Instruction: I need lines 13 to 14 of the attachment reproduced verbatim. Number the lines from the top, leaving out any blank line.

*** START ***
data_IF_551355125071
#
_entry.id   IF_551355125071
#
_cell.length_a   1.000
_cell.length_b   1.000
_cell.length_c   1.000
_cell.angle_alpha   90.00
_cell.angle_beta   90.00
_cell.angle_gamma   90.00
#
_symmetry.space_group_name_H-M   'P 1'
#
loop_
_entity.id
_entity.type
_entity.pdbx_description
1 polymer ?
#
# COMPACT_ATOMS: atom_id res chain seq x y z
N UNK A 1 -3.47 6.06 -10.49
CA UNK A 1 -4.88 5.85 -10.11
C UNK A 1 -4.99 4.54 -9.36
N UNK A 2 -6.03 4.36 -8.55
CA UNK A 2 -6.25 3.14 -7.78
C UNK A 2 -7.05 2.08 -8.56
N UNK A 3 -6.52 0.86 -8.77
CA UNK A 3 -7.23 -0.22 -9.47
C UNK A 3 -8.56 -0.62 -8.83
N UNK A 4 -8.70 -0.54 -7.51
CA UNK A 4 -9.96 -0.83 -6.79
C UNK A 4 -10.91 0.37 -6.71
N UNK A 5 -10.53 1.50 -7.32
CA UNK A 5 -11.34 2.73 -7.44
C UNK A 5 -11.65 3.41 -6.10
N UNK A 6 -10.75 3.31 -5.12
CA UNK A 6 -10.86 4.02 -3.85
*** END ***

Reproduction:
#
loop_